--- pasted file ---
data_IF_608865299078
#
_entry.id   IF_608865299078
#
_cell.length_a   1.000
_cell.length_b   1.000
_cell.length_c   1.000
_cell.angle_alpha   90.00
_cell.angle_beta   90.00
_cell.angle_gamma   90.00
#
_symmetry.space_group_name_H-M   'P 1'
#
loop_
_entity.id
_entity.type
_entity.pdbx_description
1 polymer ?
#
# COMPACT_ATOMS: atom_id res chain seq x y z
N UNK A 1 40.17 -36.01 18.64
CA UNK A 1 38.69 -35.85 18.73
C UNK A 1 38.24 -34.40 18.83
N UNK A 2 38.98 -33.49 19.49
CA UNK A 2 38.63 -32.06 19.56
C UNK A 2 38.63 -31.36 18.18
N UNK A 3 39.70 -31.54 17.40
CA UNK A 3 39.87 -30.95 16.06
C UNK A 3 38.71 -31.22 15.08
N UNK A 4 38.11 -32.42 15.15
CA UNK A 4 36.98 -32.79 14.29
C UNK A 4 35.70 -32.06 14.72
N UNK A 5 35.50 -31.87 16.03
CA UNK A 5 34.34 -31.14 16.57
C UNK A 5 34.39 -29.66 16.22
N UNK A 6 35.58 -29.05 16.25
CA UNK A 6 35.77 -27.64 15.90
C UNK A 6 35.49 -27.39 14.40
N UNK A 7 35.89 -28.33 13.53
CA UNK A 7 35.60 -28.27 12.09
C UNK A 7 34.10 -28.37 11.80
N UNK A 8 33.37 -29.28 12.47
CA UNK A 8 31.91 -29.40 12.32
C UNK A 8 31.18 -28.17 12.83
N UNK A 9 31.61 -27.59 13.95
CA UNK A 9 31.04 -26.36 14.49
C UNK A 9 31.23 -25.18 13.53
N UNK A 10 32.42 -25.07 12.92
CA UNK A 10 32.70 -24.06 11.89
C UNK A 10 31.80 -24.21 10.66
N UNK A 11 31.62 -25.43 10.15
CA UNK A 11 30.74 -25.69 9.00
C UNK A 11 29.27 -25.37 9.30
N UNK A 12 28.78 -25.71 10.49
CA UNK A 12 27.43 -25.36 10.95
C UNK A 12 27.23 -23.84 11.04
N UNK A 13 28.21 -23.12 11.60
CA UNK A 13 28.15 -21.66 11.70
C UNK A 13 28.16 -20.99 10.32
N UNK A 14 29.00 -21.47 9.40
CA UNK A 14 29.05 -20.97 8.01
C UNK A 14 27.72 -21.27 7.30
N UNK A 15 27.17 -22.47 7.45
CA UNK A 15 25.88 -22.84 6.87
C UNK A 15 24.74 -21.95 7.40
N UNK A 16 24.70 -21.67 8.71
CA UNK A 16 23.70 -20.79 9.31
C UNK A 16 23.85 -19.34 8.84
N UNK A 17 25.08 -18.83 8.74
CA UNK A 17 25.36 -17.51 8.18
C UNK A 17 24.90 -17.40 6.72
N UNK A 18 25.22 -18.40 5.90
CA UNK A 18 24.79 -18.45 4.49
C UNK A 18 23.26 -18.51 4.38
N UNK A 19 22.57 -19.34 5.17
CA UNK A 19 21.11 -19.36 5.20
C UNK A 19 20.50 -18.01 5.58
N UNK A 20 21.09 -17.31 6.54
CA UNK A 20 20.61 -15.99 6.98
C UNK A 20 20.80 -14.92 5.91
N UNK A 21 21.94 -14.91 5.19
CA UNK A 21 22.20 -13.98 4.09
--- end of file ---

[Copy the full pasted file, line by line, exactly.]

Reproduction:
data_IF_608865299078
#
_entry.id   IF_608865299078
#
_cell.length_a   1.000
_cell.length_b   1.000
_cell.length_c   1.000
_cell.angle_alpha   90.00
_cell.angle_beta   90.00
_cell.angle_gamma   90.00
#
_symmetry.space_group_name_H-M   'P 1'
#
loop_
_entity.id
_entity.type
_entity.pdbx_description
1 polymer ?
#
# COMPACT_ATOMS: atom_id res chain seq x y z
N UNK A 1 40.17 -36.01 18.64
CA UNK A 1 38.69 -35.85 18.73
C UNK A 1 38.24 -34.40 18.83
N UNK A 2 38.98 -33.49 19.49
CA UNK A 2 38.63 -32.06 19.56
C UNK A 2 38.63 -31.36 18.18
N UNK A 3 39.70 -31.54 17.40
CA UNK A 3 39.87 -30.95 16.06
C UNK A 3 38.71 -31.22 15.08
N UNK A 4 38.11 -32.42 15.15
CA UNK A 4 36.98 -32.79 14.29
C UNK A 4 35.70 -32.06 14.72
N UNK A 5 35.50 -31.87 16.03
CA UNK A 5 34.34 -31.14 16.57
C UNK A 5 34.39 -29.66 16.22
N UNK A 6 35.58 -29.05 16.25
CA UNK A 6 35.77 -27.64 15.90
C UNK A 6 35.49 -27.39 14.40
N UNK A 7 35.89 -28.33 13.53
CA UNK A 7 35.60 -28.27 12.09
C UNK A 7 34.10 -28.37 11.80
N UNK A 8 33.37 -29.28 12.47
CA UNK A 8 31.91 -29.40 12.32
C UNK A 8 31.18 -28.17 12.83
N UNK A 9 31.61 -27.59 13.95
CA UNK A 9 31.04 -26.36 14.49
C UNK A 9 31.23 -25.18 13.53
N UNK A 10 32.42 -25.07 12.92
CA UNK A 10 32.70 -24.06 11.89
C UNK A 10 31.80 -24.21 10.66
N UNK A 11 31.62 -25.43 10.15
CA UNK A 11 30.74 -25.69 9.00
C UNK A 11 29.27 -25.37 9.30
N UNK A 12 28.78 -25.71 10.49
CA UNK A 12 27.43 -25.36 10.95
C UNK A 12 27.23 -23.84 11.04
N UNK A 13 28.21 -23.12 11.60
CA UNK A 13 28.15 -21.66 11.70
C UNK A 13 28.16 -20.99 10.32
N UNK A 14 29.00 -21.47 9.40
CA UNK A 14 29.05 -20.97 8.01
C UNK A 14 27.72 -21.27 7.30
N UNK A 15 27.17 -22.47 7.45
CA UNK A 15 25.88 -22.84 6.87
C UNK A 15 24.74 -21.95 7.40
N UNK A 16 24.70 -21.67 8.71
CA UNK A 16 23.70 -20.79 9.31
C UNK A 16 23.85 -19.34 8.84
N UNK A 17 25.08 -18.83 8.74
CA UNK A 17 25.36 -17.51 8.18
C UNK A 17 24.90 -17.40 6.72
N UNK A 18 25.22 -18.40 5.90
CA UNK A 18 24.79 -18.45 4.49
C UNK A 18 23.26 -18.51 4.38
N UNK A 19 22.57 -19.34 5.17
CA UNK A 19 21.11 -19.36 5.20
C UNK A 19 20.50 -18.01 5.58
N UNK A 20 21.09 -17.31 6.54
CA UNK A 20 20.61 -15.99 6.98
C UNK A 20 20.80 -14.92 5.91
N UNK A 21 21.94 -14.91 5.19
CA UNK A 21 22.20 -13.98 4.09